Hello uchiha itache,

I don't think there is a fixed difference between seem and seems to be. I think there is a tendencey to use seem to be when there is some kind of supporting evidence (documents, another person's information etc), but I don't think this is fixed.

With regard to your other question I don't think there is any difference between seem and think in this context. Both could be used when looking at the sky and both could be used when reading a weather forecast.

 

Peter

The LearnEnglish Team

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Submitted by souba73 on Tue, 13/03/2018 - 12:29

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Hi, Kindly help me to fill in the blank: Each boy & each girl got ............... dues. 1.His 2.her 3.his/her 4.their 5. none of this
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Submitted by souba73 on Wed, 21/03/2018 - 12:55

In reply to by souba73

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Dear Teachers, Could you kindly reply to my query?

Hello souba73,

Sorry about that! We usually ask that our users tell us what they think the answer is, and why, but here I'll just tell you the answer. The correct answer is 4.

In the future, though, please explain to us what you think the answer is.

All the best,
Kirk
The LearnEnglish Team

Submitted by sofyan33 on Tue, 13/03/2018 - 04:55

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Hi British Council, My company wants to hold an english course for employees. Can you help us, how to list courses here?

Submitted by uchiha itache on Mon, 12/03/2018 - 18:42

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Do we say ( I miss you ) or ( I missed you ) ?! And if both are right, please tell me everything they could mean

Hello uchiha itache,

Both are possible. 'Miss' is a present form and we would use it if we are still missing the person. 'Missed' is a past form and we would use it if the missing was true in the past but is not true now (perhaps because the person we missed has returned).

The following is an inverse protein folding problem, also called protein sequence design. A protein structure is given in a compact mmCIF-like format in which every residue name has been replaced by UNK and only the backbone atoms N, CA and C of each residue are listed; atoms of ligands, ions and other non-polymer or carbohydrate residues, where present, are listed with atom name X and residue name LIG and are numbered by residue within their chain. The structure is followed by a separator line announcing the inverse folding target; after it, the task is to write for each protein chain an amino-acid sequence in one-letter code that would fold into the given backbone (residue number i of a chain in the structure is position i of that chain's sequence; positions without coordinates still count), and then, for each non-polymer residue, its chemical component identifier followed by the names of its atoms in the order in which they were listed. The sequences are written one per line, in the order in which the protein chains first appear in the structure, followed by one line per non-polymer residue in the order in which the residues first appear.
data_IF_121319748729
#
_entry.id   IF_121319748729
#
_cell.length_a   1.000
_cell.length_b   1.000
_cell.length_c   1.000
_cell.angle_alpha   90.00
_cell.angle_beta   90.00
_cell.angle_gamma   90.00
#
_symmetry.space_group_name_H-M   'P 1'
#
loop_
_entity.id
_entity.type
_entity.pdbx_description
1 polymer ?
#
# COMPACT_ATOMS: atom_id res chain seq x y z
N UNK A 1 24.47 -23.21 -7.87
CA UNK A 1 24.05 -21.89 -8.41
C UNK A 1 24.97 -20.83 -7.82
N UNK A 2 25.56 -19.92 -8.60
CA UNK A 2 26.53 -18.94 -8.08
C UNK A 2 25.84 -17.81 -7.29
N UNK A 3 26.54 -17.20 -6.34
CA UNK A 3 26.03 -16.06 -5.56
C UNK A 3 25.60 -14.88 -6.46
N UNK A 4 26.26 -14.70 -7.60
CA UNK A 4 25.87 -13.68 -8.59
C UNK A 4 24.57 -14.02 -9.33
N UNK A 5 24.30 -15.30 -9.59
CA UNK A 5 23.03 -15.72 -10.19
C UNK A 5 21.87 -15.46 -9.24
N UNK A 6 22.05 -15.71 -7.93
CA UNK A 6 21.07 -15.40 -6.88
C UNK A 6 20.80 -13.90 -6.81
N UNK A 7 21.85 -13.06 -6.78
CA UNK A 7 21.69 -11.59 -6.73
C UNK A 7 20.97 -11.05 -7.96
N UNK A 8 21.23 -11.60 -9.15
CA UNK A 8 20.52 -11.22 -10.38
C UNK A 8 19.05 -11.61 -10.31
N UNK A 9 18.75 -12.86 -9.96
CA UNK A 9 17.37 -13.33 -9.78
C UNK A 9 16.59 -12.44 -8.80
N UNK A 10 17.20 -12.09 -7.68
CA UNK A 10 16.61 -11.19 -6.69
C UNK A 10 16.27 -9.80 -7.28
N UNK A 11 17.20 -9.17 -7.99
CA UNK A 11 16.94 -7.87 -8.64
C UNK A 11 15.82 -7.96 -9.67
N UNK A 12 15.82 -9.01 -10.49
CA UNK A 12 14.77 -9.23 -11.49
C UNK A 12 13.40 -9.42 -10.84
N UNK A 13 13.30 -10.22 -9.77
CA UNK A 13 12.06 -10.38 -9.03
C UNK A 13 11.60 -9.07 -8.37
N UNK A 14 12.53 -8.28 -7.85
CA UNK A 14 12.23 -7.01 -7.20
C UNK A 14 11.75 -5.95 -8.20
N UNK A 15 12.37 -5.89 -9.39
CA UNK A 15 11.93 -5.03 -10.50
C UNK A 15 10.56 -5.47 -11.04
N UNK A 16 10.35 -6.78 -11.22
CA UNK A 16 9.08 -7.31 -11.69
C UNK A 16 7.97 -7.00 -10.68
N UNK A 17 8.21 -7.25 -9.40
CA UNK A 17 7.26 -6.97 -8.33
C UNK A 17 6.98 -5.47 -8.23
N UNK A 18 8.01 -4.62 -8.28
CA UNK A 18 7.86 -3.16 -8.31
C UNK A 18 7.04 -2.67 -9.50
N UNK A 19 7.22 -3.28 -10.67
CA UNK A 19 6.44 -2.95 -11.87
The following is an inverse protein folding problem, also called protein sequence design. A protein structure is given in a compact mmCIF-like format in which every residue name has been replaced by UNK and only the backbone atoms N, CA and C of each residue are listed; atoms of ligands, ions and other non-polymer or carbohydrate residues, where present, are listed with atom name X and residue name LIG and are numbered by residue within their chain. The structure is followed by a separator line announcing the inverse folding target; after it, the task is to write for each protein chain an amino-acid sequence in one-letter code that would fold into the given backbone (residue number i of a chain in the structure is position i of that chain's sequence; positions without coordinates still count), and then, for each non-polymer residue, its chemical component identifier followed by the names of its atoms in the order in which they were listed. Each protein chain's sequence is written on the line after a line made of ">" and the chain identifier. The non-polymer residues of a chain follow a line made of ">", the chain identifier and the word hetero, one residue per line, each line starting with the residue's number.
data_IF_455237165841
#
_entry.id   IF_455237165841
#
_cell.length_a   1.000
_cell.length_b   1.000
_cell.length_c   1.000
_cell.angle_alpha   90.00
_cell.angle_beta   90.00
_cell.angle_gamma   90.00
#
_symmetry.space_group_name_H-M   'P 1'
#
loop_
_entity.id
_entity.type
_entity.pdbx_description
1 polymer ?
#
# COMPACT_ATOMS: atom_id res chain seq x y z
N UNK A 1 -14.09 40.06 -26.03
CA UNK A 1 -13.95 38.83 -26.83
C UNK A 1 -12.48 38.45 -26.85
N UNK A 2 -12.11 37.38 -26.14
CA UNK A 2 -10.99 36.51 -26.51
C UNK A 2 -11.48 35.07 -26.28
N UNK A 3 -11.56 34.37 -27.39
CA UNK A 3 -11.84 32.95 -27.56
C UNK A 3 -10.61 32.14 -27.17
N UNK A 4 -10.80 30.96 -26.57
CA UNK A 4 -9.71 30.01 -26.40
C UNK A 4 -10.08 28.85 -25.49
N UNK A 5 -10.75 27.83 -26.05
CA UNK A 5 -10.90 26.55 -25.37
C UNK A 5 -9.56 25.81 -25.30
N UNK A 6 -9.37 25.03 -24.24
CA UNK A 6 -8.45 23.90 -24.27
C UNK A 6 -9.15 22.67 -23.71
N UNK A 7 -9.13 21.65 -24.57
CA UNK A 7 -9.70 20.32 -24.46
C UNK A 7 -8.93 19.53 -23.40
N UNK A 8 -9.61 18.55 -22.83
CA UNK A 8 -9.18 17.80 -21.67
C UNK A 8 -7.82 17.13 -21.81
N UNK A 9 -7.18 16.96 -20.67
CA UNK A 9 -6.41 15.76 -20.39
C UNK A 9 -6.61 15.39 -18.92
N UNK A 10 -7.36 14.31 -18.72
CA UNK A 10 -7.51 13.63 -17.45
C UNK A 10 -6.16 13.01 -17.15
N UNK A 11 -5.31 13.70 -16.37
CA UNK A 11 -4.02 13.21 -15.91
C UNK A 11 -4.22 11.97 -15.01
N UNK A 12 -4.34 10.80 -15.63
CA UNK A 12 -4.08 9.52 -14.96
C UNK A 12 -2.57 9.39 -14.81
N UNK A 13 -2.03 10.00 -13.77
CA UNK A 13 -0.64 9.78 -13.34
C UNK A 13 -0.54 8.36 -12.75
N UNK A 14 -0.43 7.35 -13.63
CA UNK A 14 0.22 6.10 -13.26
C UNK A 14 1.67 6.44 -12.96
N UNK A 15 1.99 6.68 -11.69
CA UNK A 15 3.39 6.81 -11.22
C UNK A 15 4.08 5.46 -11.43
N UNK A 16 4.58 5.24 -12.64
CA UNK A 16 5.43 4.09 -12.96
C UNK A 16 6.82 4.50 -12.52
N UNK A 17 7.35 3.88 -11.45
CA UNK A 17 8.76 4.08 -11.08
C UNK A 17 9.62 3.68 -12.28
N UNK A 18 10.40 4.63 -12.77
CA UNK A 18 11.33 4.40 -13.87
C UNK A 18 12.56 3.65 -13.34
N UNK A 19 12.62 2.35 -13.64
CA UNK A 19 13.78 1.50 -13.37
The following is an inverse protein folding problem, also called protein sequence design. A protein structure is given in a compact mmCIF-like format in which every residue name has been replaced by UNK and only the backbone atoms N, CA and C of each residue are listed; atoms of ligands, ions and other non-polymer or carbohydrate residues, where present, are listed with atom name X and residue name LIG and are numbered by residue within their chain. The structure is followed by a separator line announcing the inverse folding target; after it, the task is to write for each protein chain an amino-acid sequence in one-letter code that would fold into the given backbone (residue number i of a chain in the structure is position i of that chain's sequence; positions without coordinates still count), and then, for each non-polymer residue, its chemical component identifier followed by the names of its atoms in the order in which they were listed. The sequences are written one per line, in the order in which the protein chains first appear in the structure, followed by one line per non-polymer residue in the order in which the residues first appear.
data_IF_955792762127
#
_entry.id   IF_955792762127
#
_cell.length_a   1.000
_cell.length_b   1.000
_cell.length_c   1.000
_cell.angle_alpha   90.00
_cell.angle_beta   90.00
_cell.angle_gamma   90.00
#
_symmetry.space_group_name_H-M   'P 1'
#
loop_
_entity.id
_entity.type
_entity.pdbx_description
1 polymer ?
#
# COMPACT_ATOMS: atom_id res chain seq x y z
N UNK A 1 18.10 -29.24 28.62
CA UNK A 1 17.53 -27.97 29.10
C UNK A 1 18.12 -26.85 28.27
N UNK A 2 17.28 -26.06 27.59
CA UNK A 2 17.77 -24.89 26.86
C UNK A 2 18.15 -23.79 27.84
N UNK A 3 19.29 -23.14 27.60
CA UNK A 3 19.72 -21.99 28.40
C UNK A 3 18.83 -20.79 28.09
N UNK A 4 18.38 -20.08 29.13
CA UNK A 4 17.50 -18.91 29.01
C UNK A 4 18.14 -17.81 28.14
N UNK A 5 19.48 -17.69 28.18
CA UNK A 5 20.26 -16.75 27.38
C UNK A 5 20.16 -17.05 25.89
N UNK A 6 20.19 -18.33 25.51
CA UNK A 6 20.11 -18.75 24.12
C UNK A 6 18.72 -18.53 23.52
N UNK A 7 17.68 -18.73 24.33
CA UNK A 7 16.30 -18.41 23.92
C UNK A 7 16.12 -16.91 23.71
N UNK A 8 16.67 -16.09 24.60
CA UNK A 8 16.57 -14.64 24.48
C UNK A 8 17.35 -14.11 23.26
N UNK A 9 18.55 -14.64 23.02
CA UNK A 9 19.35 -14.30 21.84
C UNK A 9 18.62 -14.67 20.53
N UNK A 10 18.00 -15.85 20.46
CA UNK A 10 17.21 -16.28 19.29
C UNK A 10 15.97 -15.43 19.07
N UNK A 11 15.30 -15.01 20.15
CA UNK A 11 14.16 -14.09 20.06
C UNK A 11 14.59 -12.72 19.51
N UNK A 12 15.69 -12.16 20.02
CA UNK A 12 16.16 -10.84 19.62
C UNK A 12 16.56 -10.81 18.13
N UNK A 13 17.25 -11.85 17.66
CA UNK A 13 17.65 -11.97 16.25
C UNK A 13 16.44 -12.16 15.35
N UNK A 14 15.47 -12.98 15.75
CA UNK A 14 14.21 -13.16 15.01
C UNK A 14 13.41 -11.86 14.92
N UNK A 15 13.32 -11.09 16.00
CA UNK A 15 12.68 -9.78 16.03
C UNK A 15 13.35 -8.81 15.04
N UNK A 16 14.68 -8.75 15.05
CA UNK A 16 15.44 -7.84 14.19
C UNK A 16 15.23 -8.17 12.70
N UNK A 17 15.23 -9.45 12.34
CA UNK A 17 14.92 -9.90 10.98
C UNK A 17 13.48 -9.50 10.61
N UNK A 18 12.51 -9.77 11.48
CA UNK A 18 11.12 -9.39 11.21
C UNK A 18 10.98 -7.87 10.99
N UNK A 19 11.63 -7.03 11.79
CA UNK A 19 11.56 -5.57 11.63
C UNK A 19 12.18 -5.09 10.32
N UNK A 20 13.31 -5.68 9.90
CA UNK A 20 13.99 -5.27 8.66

Peter

The LearnEnglish Team

Submitted by Md.Habibullah on Thu, 08/03/2018 - 01:50

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Sir, What kind of verb we usually should take after "who"? Is there any certain dictation?
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Submitted by Kirk on Thu, 08/03/2018 - 07:04

In reply to by Md.Habibullah

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Hi Md.Habibullah,

Off the top of my head, I can't think of any restrictions on the kind of verb that can follow 'who'. Did you have something specific in mind?

All the best,
Kirk
The LearnEnglish Team

Submitted by awahab on Tue, 06/03/2018 - 17:54

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Hi Kirk and Habibullah, Should it be not? "He is among the few who wants to continue working on the project."

Hello awahab,

'the few' is the plural subject of the verb 'want'. 'wants' is a singular form, so it is not correct. The correct form is the plural form 'want'.

All the best,
Kirk
The LearnEnglish Team

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Submitted by Ellenna on Sat, 03/03/2018 - 20:22

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Hi. I would be happy if you explain to me the difference between "help me" and "help me out". I've been trying to figure it out by reading definitions in dictionaries, but there aren't many explanations and examples.

Hi Ellenna,

'Help' by itself has a very general meaning. 'Help out' means either to do part of someone's work or task or to participate in a common effort, or else to give someone money.

 

Peter

The LearnEnglish Team

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Submitted by learnEnglish_SFE on Sat, 03/03/2018 - 19:47

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Really Britshcouncil is the best to learn and improve our skills
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Submitted by Imran 26 on Fri, 23/02/2018 - 11:14

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Hello Sir, Would you let me know the difference between Passage & Paragraph? I had appear in examination few years ago there was a question like that " Make a summery of below passage".

Hello Imran 26,

When a writer writes a narrative text, they divide it into sections such as sentences, paragraphs and chapters. The writer is the one who makes the divisions between the different sections.

A passage is a piece of a text that someone else has taken out of the text. For example, perhaps your English teacher takes just a sentence or two from a story you read in class. The writer didn't intend for those couple of sentences to stand alone -- it's your teacher who chose them, not the writer.